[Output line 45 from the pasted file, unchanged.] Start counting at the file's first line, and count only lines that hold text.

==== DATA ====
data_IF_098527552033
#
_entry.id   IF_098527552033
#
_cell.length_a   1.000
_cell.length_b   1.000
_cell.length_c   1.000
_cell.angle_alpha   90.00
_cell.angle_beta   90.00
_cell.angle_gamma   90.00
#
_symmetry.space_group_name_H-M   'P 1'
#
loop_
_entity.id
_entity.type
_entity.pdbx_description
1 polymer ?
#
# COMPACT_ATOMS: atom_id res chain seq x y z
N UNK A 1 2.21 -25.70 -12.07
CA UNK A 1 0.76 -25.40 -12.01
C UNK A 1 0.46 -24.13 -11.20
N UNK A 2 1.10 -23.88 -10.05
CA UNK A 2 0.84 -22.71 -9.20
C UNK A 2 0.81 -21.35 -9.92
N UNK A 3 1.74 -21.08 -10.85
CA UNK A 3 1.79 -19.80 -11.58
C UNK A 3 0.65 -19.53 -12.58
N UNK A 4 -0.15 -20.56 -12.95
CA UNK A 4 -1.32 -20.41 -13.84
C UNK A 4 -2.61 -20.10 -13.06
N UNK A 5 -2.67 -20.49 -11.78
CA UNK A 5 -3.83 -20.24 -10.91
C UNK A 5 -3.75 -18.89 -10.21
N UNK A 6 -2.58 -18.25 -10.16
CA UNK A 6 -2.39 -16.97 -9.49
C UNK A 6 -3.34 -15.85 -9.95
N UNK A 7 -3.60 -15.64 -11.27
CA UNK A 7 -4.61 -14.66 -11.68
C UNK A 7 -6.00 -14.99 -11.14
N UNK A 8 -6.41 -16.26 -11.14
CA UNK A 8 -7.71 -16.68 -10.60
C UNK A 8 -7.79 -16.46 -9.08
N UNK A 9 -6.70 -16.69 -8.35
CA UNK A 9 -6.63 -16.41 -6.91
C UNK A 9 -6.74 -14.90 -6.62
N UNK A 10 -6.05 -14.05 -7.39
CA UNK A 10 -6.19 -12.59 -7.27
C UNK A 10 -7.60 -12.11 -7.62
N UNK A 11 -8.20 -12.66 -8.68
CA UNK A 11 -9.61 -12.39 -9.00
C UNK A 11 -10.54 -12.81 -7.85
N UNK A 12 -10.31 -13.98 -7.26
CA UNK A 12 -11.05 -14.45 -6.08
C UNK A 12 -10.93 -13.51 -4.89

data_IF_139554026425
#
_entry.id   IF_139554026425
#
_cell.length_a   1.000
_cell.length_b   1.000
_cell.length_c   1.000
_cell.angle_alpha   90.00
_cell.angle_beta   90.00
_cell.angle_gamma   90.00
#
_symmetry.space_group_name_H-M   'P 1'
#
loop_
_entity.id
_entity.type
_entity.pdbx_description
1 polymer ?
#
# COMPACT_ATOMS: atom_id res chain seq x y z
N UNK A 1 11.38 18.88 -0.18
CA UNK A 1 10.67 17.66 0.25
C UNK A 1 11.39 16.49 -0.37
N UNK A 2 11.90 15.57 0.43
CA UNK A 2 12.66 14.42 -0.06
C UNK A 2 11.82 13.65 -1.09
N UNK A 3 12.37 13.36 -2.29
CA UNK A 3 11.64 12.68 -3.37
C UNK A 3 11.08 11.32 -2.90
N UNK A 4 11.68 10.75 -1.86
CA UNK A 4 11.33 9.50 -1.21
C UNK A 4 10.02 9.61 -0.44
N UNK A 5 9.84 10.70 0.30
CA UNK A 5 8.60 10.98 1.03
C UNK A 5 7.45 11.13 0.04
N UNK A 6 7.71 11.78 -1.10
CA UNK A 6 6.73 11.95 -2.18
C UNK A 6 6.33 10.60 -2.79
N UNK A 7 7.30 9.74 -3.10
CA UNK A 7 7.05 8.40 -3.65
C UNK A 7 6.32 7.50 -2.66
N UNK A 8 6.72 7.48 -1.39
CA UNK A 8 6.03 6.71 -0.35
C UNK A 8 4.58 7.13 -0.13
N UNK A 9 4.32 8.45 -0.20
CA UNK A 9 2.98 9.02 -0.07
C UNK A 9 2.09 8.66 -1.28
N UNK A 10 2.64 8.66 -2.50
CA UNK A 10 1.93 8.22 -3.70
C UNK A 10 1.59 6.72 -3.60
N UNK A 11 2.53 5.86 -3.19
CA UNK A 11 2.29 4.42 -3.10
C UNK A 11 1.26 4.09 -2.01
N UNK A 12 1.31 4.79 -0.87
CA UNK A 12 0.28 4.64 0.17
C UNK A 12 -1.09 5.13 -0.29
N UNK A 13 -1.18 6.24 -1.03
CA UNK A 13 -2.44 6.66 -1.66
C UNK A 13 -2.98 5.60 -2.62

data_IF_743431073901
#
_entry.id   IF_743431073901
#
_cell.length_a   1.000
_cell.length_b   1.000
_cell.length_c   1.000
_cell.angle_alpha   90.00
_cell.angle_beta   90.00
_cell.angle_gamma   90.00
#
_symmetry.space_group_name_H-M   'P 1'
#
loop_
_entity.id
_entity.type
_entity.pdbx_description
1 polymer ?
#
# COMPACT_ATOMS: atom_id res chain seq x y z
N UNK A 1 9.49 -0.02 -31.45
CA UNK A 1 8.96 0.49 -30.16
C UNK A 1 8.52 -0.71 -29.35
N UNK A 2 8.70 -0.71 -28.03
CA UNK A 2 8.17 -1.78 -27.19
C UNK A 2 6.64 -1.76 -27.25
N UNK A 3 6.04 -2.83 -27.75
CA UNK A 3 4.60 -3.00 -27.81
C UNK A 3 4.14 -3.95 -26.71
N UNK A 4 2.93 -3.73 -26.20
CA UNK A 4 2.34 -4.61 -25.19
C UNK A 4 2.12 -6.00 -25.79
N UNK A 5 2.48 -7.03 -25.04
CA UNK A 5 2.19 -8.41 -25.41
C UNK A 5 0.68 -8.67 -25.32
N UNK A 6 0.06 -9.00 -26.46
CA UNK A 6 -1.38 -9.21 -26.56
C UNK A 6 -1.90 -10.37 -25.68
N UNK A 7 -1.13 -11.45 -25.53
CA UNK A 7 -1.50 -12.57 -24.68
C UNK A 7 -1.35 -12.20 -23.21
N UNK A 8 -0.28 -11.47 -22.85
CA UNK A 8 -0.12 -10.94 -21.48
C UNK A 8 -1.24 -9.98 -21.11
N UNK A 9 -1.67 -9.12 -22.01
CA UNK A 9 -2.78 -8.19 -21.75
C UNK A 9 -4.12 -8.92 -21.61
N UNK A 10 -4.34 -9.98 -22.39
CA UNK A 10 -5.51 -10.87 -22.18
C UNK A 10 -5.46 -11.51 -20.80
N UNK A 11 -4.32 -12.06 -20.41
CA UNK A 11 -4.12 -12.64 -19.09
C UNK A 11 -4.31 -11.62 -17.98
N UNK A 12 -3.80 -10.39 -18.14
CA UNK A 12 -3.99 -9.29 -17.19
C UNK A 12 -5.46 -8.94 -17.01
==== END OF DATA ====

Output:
N UNK A 9 -6.70 -16.69 -8.35